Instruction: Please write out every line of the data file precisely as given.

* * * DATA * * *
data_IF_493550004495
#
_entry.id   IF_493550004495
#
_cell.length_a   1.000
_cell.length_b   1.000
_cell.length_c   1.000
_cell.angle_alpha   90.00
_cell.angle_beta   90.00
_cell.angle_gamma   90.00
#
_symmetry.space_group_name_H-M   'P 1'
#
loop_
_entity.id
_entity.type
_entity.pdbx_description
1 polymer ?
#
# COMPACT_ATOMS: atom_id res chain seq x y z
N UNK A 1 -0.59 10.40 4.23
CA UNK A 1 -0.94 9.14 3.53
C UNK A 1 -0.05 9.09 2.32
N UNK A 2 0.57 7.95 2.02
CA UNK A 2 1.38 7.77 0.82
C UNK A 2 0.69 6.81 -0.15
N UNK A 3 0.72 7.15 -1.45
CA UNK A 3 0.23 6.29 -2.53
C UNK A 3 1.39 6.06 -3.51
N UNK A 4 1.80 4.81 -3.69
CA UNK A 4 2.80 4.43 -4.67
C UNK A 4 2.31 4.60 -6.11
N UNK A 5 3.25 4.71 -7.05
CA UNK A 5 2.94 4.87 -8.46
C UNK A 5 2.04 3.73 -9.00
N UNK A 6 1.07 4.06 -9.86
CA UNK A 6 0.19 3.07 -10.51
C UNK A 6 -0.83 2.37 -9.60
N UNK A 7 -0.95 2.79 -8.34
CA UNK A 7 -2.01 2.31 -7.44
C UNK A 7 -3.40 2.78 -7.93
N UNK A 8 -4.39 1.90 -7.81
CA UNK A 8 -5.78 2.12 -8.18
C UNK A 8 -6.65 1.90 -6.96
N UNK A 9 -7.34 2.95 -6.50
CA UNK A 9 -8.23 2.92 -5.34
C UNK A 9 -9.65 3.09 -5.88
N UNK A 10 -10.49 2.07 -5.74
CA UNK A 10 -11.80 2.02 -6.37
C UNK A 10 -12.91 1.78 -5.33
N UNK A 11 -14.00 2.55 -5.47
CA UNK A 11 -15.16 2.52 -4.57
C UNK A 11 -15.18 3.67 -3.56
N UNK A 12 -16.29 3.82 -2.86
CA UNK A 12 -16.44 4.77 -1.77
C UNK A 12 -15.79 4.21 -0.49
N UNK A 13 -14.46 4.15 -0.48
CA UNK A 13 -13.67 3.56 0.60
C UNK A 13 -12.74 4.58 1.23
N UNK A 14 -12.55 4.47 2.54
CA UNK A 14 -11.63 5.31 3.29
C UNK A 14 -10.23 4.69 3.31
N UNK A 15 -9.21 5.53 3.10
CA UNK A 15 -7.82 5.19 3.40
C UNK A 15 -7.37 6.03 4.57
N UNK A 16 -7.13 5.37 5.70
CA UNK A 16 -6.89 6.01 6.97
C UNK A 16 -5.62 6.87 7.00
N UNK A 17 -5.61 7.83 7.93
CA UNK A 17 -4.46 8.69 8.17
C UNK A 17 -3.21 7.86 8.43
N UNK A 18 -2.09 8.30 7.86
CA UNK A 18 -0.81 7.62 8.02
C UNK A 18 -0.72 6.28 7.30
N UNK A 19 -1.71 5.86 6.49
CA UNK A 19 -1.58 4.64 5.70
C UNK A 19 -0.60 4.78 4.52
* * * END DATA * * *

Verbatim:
data_IF_493550004495
#
_entry.id   IF_493550004495
#
_cell.length_a   1.000
_cell.length_b   1.000
_cell.length_c   1.000
_cell.angle_alpha   90.00
_cell.angle_beta   90.00
_cell.angle_gamma   90.00
#
_symmetry.space_group_name_H-M   'P 1'
#
loop_
_entity.id
_entity.type
_entity.pdbx_description
1 polymer ?
#
# COMPACT_ATOMS: atom_id res chain seq x y z
N UNK A 1 -0.59 10.40 4.23
CA UNK A 1 -0.94 9.14 3.53
C UNK A 1 -0.05 9.09 2.32
N UNK A 2 0.57 7.95 2.02
CA UNK A 2 1.38 7.77 0.82
C UNK A 2 0.69 6.81 -0.15
N UNK A 3 0.72 7.15 -1.45
CA UNK A 3 0.23 6.29 -2.53
C UNK A 3 1.39 6.06 -3.51
N UNK A 4 1.80 4.81 -3.69
CA UNK A 4 2.80 4.43 -4.67
C UNK A 4 2.31 4.60 -6.11
N UNK A 5 3.25 4.71 -7.05
CA UNK A 5 2.94 4.87 -8.46
C UNK A 5 2.04 3.73 -9.00
N UNK A 6 1.07 4.06 -9.86
CA UNK A 6 0.19 3.07 -10.51
C UNK A 6 -0.83 2.37 -9.60
N UNK A 7 -0.95 2.79 -8.34
CA UNK A 7 -2.01 2.31 -7.44
C UNK A 7 -3.40 2.78 -7.93
N UNK A 8 -4.39 1.90 -7.81
CA UNK A 8 -5.78 2.12 -8.18
C UNK A 8 -6.65 1.90 -6.96
N UNK A 9 -7.34 2.95 -6.50
CA UNK A 9 -8.23 2.92 -5.34
C UNK A 9 -9.65 3.09 -5.88
N UNK A 10 -10.49 2.07 -5.74
CA UNK A 10 -11.80 2.02 -6.37
C UNK A 10 -12.91 1.78 -5.33
N UNK A 11 -14.00 2.55 -5.47
CA UNK A 11 -15.16 2.52 -4.57
C UNK A 11 -15.18 3.67 -3.56
N UNK A 12 -16.29 3.82 -2.86
CA UNK A 12 -16.44 4.77 -1.77
C UNK A 12 -15.79 4.21 -0.49
N UNK A 13 -14.46 4.15 -0.48
CA UNK A 13 -13.67 3.56 0.60
C UNK A 13 -12.74 4.58 1.23
N UNK A 14 -12.55 4.47 2.54
CA UNK A 14 -11.63 5.31 3.29
C UNK A 14 -10.23 4.69 3.31
N UNK A 15 -9.21 5.53 3.10
CA UNK A 15 -7.82 5.19 3.40
C UNK A 15 -7.37 6.03 4.57
N UNK A 16 -7.13 5.37 5.70
CA UNK A 16 -6.89 6.01 6.97
C UNK A 16 -5.62 6.87 7.00
N UNK A 17 -5.61 7.83 7.93
CA UNK A 17 -4.46 8.69 8.17
C UNK A 17 -3.21 7.86 8.43
N UNK A 18 -2.09 8.30 7.86
CA UNK A 18 -0.81 7.62 8.02
C UNK A 18 -0.72 6.28 7.30
N UNK A 19 -1.71 5.86 6.49
CA UNK A 19 -1.58 4.64 5.70
C UNK A 19 -0.60 4.78 4.52